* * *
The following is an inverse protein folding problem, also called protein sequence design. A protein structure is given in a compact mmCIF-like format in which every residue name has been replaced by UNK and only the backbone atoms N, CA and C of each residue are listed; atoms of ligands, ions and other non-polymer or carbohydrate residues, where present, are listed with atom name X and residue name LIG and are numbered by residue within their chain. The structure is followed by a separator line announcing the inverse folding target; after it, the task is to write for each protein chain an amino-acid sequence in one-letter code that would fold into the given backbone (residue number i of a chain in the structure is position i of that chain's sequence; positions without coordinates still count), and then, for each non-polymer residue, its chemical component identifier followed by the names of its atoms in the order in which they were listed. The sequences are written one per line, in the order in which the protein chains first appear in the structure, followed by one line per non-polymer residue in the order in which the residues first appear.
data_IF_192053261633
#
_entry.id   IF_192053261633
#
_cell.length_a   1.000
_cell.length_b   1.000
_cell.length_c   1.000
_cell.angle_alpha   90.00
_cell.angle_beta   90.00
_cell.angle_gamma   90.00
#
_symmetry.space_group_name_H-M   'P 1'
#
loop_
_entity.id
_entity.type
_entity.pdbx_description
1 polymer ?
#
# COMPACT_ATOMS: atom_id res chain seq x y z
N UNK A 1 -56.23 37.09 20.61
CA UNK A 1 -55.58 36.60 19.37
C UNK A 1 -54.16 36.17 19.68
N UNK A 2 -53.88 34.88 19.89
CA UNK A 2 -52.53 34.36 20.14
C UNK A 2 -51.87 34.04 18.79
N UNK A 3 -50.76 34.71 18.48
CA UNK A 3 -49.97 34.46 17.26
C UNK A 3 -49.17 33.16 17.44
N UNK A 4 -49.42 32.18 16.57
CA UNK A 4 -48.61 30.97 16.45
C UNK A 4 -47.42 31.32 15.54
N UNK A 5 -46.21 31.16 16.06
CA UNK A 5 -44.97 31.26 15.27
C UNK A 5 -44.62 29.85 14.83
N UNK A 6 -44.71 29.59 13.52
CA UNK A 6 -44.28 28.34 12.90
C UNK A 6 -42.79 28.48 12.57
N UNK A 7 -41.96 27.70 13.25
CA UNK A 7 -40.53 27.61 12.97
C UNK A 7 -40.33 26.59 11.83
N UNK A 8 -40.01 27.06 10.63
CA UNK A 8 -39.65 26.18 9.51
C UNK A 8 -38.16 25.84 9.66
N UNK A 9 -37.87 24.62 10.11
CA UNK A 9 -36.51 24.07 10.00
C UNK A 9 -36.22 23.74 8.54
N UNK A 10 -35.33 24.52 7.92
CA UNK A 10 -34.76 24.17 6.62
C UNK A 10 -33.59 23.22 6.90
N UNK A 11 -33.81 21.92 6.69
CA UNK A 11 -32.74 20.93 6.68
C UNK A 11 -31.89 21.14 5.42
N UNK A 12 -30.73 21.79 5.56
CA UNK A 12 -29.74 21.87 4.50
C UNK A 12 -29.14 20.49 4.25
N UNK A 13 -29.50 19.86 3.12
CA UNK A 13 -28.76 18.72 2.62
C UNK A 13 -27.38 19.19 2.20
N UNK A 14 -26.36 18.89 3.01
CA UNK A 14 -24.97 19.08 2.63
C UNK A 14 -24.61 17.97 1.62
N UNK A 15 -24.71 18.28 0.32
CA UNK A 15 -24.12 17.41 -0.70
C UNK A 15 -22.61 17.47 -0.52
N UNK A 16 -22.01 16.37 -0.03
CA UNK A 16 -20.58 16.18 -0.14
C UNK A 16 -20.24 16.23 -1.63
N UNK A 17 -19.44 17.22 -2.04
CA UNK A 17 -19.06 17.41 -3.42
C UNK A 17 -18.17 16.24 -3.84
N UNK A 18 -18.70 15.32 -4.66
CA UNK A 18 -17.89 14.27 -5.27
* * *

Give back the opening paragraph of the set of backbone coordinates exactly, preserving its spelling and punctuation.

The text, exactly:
The following is an inverse protein folding problem, also called protein sequence design. A protein structure is given in a compact mmCIF-like format in which every residue name has been replaced by UNK and only the backbone atoms N, CA and C of each residue are listed; atoms of ligands, ions and other non-polymer or carbohydrate residues, where present, are listed with atom name X and residue name LIG and are numbered by residue within their chain. The structure is followed by a separator line announcing the inverse folding target; after it, the task is to write for each protein chain an amino-acid sequence in one-letter code that would fold into the given backbone (residue number i of a chain in the structure is position i of that chain's sequence; positions without coordinates still count), and then, for each non-polymer residue, its chemical component identifier followed by the names of its atoms in the order in which they were listed. The sequences are written one per line, in the order in which the protein chains first appear in the structure, followed by one line per non-polymer residue in the order in which the residues first appear.